It’s a great romantic myth that great artists come out of nowhere and develop a truly “new” style that breaks all the rules and announces a brave, new world. When Clement Greenberg hailed Jackson Pollock as the next big thing that would cast off the oppressive chains of the past and lead the way to a whole new way of seeing, he bought into that myth entirely and invited the entire art world to join him. Born January 28, 1912, Pollock owed much of his art to a series of mentors and influences, like pretty much every other major artist in history. As America pulled itself out from under The Great Depression, Pollock worked for the WPA Federal Art Project from 1935 to 1943. Without that financial assistance, Pollock would never have continued as an artist and never painted works such as Moby-Dick (above, from 1943). Moby-Dick not only shows Pollock’s interest in Herman Melville but also the influence of David Alfaro Siqueiros, whom Pollock worked with in the 1930s. Siqueiros’ unique use of the liquid properties of paint as well as his independent spirit helped shape Pollock into the individualist he later became.
Another great influence on the young Pollock was Thomas Hart Benton. It’s hard to see how Benton, the pseudo-realist regionalist, could have influenced works such as Pollock’s Blue Poles (Number 11, 1952) (above, from 1952), but if you dig deeply, you can see the connections. Like Siqueiros, Benton displayed a fierce streak of independence and passed that trait on to his students, including Pollock. But even more importantly, Benton taught Pollock how to compose a painting. Many people who look at Pollock’s paintings deny that there is any structure, but there is, if you look closely. Blue Poles may have the most obvious structure of all. In his study of Pollock’s art, Kirk Varnedoe showed how Blue Poles mimics the compositions of many of Benton’s works, with the blue poles standing in for the figures that would strike poses in Benton’s historical murals. The drip technique certainly doesn’t come from Benton, but the underlying structure does.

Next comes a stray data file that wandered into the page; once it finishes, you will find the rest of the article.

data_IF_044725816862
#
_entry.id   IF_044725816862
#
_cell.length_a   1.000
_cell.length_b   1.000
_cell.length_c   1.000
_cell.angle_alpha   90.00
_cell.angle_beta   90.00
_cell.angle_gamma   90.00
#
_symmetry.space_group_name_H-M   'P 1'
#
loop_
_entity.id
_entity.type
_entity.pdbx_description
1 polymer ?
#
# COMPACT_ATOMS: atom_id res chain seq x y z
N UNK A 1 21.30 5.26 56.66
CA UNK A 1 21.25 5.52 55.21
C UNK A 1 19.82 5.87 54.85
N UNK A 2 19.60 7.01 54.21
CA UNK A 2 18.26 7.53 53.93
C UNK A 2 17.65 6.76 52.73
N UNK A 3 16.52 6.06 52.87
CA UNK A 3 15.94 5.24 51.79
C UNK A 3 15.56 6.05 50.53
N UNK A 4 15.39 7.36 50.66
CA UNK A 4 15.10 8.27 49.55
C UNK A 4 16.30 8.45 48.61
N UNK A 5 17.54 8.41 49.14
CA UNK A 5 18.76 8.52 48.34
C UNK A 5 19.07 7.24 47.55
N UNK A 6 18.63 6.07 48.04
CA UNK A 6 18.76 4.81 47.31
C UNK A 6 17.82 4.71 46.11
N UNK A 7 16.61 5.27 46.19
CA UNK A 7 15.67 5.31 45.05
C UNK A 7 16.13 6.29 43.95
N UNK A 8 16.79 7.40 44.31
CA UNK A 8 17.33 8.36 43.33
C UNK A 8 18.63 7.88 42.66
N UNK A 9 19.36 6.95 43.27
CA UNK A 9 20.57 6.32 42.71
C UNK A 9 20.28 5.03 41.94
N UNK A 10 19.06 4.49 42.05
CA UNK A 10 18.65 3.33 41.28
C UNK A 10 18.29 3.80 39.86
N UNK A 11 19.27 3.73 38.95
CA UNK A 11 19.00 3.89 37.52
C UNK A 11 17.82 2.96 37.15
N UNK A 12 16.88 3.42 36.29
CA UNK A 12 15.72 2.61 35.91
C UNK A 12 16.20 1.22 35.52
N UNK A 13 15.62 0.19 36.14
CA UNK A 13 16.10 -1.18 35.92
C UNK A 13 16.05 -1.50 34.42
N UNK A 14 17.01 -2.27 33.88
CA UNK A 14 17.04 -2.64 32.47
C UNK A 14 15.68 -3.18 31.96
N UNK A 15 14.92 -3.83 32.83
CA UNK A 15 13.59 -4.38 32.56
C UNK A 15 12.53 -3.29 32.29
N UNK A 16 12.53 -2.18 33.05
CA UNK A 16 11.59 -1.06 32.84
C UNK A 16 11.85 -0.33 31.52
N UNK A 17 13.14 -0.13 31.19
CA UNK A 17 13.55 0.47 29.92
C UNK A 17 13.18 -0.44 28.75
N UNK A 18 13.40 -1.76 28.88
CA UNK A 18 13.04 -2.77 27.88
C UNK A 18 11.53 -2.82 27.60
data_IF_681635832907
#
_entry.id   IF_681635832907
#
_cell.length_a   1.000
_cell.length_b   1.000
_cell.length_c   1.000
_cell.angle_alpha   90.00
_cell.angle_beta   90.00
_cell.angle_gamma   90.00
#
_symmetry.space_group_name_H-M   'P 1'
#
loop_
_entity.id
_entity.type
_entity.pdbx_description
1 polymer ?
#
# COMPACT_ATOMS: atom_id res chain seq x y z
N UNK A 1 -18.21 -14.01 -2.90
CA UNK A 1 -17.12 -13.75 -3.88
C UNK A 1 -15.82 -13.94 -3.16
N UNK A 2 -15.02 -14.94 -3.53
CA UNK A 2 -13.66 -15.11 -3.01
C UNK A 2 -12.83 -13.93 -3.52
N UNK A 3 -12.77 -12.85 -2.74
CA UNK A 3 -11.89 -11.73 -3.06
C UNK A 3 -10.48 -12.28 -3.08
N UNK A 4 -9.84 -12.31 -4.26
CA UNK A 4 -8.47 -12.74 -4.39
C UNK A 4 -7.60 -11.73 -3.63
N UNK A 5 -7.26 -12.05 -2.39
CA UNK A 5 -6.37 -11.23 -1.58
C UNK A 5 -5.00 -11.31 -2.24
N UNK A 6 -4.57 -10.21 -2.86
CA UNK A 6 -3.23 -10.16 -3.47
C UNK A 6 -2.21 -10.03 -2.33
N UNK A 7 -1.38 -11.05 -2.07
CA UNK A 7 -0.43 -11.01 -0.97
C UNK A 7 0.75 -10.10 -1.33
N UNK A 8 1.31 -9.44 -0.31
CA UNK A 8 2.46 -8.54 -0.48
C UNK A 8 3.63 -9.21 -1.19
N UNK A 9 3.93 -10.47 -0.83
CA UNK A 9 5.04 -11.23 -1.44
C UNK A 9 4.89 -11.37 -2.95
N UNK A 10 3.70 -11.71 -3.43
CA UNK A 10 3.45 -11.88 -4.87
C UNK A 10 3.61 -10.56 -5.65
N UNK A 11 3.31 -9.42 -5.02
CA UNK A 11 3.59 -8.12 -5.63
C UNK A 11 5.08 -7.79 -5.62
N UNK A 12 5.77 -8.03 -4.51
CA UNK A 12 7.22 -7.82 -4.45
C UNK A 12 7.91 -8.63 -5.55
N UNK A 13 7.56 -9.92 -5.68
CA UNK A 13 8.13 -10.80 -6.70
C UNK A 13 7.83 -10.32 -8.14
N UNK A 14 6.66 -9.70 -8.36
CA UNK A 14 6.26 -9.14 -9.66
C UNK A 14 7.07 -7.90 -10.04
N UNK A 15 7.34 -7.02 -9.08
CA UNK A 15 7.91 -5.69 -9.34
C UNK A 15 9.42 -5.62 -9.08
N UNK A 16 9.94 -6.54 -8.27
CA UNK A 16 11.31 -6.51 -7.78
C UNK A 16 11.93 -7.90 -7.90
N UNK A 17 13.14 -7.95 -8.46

Perhaps the most fascinating suggested influence on Pollock for me is that of Claude Monet. Monet’s late Water Lilies paintings, thanks to his severe cataracts, approach abstraction in their color and lines. Before even that late period, Monet’s Cathedral series took the face of a cathedral and almost dissolved it in different light effects. One of Pollock’s earliest drip paintings, titled Cathedral (above, from 1947), may pay homage to Monet in some sense. In Cathedral, Pollock layers paint in a very controlled and deliberate fashion, constructing the “cathedral” of paint with absolute control in a way that denies the myth of “Jack the Dripper” aimlessly flinging paint about and eventually calling it art. Monet’s art is all about the eye taking in light and color. Pollock took that lesson and extended it further, almost obliterating the ostensible subject in the pursuit of pure color and gesture. The wild ride of Abstract Expressionism seems light years away from the serenity of Impressionism, but inquiring minds can find connections in the great web of art history. Freed from the myth of magical individuality, Pollock can finally be seen as a great student of art history who set off on his own only after following the tracks of others.